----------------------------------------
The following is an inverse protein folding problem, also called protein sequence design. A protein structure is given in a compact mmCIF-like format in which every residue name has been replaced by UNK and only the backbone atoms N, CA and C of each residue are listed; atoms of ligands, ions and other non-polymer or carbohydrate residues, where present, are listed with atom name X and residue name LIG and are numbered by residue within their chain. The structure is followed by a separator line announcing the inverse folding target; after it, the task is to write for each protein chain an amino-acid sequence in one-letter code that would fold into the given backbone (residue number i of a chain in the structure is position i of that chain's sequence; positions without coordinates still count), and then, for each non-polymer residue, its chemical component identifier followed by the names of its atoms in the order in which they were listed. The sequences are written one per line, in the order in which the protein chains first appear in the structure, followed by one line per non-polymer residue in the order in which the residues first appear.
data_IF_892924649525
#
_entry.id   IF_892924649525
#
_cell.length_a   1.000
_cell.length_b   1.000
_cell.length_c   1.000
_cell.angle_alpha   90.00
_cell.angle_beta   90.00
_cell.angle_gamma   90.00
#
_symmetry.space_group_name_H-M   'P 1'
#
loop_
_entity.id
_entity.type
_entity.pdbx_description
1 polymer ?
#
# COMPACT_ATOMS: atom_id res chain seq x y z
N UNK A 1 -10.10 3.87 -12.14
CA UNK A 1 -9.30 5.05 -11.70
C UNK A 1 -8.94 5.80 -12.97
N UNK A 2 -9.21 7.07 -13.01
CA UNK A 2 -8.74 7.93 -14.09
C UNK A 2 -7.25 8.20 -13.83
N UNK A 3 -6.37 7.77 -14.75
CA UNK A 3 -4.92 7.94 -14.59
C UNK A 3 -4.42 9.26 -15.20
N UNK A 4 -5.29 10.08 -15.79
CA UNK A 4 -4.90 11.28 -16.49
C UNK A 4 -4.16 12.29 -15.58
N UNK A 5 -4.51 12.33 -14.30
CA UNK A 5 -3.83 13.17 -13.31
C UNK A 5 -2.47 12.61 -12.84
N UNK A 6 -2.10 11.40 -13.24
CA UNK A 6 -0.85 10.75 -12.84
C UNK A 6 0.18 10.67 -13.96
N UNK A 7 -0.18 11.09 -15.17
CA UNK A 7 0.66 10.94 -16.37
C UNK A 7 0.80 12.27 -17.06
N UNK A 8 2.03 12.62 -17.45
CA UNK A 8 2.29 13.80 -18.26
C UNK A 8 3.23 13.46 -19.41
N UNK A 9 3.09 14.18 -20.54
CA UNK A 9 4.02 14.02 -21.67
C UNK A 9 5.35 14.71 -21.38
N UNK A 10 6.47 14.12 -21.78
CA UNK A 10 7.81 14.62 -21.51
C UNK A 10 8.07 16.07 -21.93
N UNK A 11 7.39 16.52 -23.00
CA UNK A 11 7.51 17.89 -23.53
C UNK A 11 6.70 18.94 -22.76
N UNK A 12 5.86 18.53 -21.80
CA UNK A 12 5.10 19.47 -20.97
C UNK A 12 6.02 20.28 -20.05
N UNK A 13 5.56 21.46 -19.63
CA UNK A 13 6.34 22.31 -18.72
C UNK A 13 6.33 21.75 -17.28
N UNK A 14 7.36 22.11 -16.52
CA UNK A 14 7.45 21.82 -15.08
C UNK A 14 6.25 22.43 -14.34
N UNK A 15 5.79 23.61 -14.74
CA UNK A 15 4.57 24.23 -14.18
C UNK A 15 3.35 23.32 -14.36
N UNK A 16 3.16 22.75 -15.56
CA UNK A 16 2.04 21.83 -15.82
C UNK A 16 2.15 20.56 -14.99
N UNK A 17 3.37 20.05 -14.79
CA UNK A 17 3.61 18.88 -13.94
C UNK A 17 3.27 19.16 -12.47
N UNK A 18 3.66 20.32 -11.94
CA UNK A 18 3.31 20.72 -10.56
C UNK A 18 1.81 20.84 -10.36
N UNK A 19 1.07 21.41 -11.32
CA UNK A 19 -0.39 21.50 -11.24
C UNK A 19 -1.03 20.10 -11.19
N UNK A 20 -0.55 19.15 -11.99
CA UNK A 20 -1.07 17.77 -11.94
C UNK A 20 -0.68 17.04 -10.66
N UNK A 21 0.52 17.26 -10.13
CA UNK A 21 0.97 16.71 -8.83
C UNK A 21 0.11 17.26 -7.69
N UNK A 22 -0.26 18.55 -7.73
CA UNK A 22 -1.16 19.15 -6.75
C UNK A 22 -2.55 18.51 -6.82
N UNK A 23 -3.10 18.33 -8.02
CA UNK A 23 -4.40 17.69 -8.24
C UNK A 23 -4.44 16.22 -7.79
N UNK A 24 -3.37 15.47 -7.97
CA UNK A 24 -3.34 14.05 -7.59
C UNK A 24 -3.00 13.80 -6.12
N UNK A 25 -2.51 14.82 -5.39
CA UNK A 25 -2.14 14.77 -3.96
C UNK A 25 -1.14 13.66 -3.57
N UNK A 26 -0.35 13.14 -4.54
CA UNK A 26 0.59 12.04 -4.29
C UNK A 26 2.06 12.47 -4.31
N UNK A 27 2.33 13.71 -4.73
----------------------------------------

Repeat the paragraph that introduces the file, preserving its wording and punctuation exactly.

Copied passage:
The following is an inverse protein folding problem, also called protein sequence design. A protein structure is given in a compact mmCIF-like format in which every residue name has been replaced by UNK and only the backbone atoms N, CA and C of each residue are listed; atoms of ligands, ions and other non-polymer or carbohydrate residues, where present, are listed with atom name X and residue name LIG and are numbered by residue within their chain. The structure is followed by a separator line announcing the inverse folding target; after it, the task is to write for each protein chain an amino-acid sequence in one-letter code that would fold into the given backbone (residue number i of a chain in the structure is position i of that chain's sequence; positions without coordinates still count), and then, for each non-polymer residue, its chemical component identifier followed by the names of its atoms in the order in which they were listed. The sequences are written one per line, in the order in which the protein chains first appear in the structure, followed by one line per non-polymer residue in the order in which the residues first appear.